Key matchup: Eight man zone drops versus big chunk plays. Michigan's gameplan to date has featured a ton of three-man rushes paired with eight man zones, so they'll probably do it again this weekend. The key there is to get to the QB with some regularity and cover the deep seams and corners, forcing checkdowns and putting IU in a lot of third downs that they aren't particularly likely to convert on the ground.
This is slightly less guh than last week, though not because of anything the kickers did. When not watching they were kicking extra points and leaving kickoffs as short as they usually do; Will Hagerup didn't get to punt even once.
The improvement came in the punt return game, where a new formation featuring three returners spread across the field saw Michigan field all but one punt and get decent returns on three or four. If Indiana uses a spread package (and Blue Seoul says they do) Michigan will keep that going, which has the potential to improve Michigan's average net by ten or more yards.
Hagerup should pull out of his Frankly Mr. Shankly phase sooner or later, hopefully sooner. His net on punts that he actually gets off isn't as bad as it seems without looking. If Michigan loses yards versus Indiana in the punt game it won't be many unless Hagerup drops another one. That's unlikely.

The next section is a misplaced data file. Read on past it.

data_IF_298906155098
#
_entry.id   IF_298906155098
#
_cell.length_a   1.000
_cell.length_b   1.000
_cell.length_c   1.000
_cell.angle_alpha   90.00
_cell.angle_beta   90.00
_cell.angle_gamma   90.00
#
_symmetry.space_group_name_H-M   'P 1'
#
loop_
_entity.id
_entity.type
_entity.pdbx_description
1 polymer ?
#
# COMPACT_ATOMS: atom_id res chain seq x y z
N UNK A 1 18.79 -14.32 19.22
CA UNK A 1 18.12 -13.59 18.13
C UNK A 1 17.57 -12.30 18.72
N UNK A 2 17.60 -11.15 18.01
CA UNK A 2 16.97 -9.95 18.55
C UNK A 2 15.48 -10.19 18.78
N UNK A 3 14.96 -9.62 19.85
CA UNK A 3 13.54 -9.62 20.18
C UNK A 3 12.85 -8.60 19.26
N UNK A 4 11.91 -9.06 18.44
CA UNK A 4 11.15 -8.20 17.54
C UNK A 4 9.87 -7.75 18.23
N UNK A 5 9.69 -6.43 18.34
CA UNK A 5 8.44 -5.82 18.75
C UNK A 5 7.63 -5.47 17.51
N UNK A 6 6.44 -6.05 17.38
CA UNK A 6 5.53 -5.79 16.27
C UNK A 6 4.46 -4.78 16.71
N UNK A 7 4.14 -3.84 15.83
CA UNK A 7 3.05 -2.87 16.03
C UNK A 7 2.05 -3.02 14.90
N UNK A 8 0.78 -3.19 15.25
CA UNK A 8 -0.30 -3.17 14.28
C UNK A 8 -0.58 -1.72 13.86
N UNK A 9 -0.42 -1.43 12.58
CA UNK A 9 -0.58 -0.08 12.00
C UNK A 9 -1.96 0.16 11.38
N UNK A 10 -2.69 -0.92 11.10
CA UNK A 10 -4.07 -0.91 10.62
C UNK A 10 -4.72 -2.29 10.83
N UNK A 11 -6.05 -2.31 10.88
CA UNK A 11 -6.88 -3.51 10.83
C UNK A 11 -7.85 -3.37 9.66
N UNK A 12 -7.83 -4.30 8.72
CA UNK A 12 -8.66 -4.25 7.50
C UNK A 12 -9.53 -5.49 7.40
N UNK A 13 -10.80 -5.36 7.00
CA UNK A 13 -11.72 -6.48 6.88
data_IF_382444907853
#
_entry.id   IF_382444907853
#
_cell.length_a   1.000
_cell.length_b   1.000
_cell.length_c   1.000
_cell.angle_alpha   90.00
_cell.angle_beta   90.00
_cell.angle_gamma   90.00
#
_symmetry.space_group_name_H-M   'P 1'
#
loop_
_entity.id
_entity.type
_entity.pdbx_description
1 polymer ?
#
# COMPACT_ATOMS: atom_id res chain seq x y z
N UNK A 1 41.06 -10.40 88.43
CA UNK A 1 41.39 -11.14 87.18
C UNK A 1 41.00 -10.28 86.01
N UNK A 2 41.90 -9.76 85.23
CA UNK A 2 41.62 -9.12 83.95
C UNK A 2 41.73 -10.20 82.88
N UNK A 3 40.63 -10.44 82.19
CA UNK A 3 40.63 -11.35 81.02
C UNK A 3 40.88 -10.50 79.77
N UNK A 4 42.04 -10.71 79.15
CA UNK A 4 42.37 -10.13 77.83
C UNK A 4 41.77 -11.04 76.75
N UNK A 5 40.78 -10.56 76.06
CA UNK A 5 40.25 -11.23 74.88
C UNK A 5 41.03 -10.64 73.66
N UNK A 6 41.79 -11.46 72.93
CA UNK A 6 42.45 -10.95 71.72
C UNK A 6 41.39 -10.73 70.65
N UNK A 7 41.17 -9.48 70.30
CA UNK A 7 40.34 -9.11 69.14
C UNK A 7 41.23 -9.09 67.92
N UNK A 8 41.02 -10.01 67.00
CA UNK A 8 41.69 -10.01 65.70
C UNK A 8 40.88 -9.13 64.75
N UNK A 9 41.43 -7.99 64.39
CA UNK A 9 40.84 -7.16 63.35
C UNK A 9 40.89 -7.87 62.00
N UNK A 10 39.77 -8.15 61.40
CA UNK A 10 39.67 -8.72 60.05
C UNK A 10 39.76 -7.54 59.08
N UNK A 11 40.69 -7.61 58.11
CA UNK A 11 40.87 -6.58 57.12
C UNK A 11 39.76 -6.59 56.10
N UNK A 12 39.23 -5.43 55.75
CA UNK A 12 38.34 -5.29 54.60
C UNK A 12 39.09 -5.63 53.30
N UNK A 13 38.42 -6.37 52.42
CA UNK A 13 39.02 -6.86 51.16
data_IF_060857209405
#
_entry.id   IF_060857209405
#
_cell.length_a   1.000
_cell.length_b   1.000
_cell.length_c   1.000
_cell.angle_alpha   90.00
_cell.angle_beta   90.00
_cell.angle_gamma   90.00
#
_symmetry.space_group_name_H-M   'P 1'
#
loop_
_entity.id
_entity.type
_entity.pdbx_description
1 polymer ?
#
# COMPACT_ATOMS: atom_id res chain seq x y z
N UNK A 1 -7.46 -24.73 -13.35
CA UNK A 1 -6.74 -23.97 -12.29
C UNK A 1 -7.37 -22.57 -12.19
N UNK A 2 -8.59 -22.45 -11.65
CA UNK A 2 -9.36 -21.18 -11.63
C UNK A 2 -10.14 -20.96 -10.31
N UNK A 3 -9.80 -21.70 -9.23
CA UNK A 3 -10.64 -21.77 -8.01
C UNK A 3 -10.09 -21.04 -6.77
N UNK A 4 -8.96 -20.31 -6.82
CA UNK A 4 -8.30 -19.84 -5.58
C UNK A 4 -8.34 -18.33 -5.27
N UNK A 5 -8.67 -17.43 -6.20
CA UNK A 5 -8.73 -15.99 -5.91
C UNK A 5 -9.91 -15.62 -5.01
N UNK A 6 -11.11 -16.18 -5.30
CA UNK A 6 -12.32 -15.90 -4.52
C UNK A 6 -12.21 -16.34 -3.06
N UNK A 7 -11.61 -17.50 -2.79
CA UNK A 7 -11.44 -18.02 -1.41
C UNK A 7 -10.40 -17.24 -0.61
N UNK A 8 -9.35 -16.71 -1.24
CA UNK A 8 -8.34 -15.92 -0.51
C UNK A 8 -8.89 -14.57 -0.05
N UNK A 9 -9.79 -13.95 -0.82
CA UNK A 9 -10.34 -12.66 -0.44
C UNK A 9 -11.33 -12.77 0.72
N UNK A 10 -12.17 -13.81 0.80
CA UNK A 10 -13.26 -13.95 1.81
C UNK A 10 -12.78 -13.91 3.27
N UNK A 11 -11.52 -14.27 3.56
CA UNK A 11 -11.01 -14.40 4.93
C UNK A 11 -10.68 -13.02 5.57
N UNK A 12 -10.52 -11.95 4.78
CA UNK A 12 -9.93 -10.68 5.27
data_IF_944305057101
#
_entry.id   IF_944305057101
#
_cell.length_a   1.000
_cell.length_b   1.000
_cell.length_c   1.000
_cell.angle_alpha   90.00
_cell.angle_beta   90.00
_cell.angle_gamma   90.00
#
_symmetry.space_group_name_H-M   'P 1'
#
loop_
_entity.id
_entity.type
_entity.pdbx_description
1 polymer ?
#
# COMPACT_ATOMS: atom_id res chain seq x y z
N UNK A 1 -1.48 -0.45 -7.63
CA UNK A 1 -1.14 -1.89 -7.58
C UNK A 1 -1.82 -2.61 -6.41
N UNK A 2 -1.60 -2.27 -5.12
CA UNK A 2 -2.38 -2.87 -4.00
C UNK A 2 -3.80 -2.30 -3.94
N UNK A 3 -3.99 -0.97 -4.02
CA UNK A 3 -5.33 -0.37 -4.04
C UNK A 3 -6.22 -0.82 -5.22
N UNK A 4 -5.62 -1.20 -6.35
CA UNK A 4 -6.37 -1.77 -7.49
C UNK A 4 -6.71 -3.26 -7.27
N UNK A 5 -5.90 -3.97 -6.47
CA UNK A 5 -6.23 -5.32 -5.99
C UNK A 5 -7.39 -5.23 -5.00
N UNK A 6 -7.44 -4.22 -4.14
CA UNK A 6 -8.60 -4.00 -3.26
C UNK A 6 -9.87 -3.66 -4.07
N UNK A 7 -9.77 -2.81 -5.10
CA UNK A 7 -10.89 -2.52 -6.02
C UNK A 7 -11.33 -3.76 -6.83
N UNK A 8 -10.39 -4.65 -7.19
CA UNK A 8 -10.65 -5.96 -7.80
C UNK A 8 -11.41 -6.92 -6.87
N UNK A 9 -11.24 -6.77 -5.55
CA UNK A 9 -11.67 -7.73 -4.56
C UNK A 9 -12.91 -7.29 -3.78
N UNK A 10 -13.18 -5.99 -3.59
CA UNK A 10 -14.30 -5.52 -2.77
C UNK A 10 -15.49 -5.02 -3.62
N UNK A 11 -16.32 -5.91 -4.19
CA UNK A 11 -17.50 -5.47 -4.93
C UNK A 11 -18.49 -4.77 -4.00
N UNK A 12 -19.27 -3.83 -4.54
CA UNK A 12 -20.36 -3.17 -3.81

Indiana, on the other hand, has strong return units. They're second nationally on kick returns, something that combines with Michigan's tendency to drop line drives at the ten in a nasty way. A mitigating factor: if you think the guys on Towson, WKU, and Akron's offense and defense are not I-A caliber athletes, the special teams are another level of wobbly weeble. IU's kicker was iffy last year, going 14/25. He missed the first couple games, allowing a freshman to take over and hit two of three.
With offenses going up and down the field the most important bits here should be kickoff returns and field goal kickers; both are advantage IU.
Key Matchup: STOP KICKING THE DAMN BALL
This one's on the verge of no cat because it's a double digit spread, but when you've got this picture…